Chomsky on Democracy & Education

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Psychology Press, 2003 - Education - 480 pages
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This volume gathers a range of Chomsky's writings, some previously unpublished and not readily available to the general public. Chomsky outlines a philosophy of education steeped in the liberal tradition of John Dewey, more concerned with cultivating responsible citizens than feeding children facts. The goal of education, Chomsky argues, is to produce free human beings whose values are not accumulation and domination, but rather free association on terms of equality.
 

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Contents

Chomskys educationfordemocracy
1
The student of culture and history and the activist
8
Democracy and education October 1994
25
Things no amount of learning can teach November 1983
45
Language as a key to human nature and society 1975
58
A really new way of looking at language November 1987
65
Perspectives on language and mind October 1999
73
Rationalityscience and postthisorthat October 1992
87
Propaganda and control of the public mind February 1997
226
Prospects for democracy March 1994
236
Some thoughts on intellectuals and the schools June 1966
263
The responsibility of a university community May 311969
276
Remarks before the MIT Commission on MIT Education
284
Two roles of the American university 1997
305
The universities and the corporations May 1973
332
Some observations on the teaching of language September 1969
341

language development human intelligence
100
Two conceptions of social organization February 161970
126
Some tasks for responsible people August 1969
150
Toward a humanistic conception of education April 1971
163
The function of the university in a time of crisis 1969
178
Scholarship and commitment then and now December 1999
195
The mechanisms and practices of indoctrination December 1984
202
Central America as a test case April 1989
217
Language theory and language teaching August 1966
348
Our understanding of language and the curriculum 1964
357
Language theory and language use 1981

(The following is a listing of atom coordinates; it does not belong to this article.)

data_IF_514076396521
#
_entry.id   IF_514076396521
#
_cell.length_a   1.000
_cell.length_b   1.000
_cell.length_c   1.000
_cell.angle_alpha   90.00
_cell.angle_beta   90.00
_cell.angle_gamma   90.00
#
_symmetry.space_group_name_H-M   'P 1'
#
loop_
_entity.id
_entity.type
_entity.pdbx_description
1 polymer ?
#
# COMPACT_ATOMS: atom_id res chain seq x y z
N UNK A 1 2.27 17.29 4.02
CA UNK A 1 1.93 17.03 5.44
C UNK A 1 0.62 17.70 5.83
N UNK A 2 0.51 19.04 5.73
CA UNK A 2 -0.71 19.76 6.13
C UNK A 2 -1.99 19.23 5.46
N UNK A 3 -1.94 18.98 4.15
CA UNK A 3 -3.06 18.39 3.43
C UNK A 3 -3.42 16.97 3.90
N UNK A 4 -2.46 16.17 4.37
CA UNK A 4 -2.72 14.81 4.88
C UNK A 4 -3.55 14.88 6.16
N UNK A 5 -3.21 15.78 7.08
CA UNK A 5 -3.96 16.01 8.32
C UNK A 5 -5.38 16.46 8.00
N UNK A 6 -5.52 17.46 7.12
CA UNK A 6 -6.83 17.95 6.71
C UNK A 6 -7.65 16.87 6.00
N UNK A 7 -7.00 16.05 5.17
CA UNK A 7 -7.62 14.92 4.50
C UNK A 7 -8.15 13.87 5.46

368
Language politics and composition 1991
374
Editors notes
411
References
437
Index
465
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About the author (2003)

Noam Chomsky was born in Philadelphia, Pennsylvania on December 7, 1928. Son of a Russian emigrant who was a Hebrew scholar, Chomsky was exposed at a young age to the study of language and principles of grammar. During the 1940s, he began developing socialist political leanings through his encounters with the New York Jewish intellectual community. Chomsky received his Ph.D. from the University of Pennsylvania, where he studied linguistics, mathematics, and philosophy. He conducted much of his research at Harvard University. In 1955, he began teaching at MIT, eventually holding the Ferrari P. Ward Chair of Modern Language and Linguistics. Today Chomsky is highly regarded as both one of America's most prominent linguists and most notorious social critics and political activists. His academic reputation began with the publication of Syntactic Structures in 1957. Within a decade, he became known as an outspoken intellectual opponent of the Vietnam War. Chomsky has written many books on the links between language, human creativity, and intelligence, including Language and Mind (1967) and Knowledge of Language: Its Nature, Origin, and Use (1985). He also has written dozens of political analyses, including Manufacturing Consent: The Political Economy of the Mass Media (1988), Chronicles of Dissent (1992), and The Prosperous Few and the Restless Many (1993).

Otero is Emeritus Professor or Romance Linguistics at UCLA.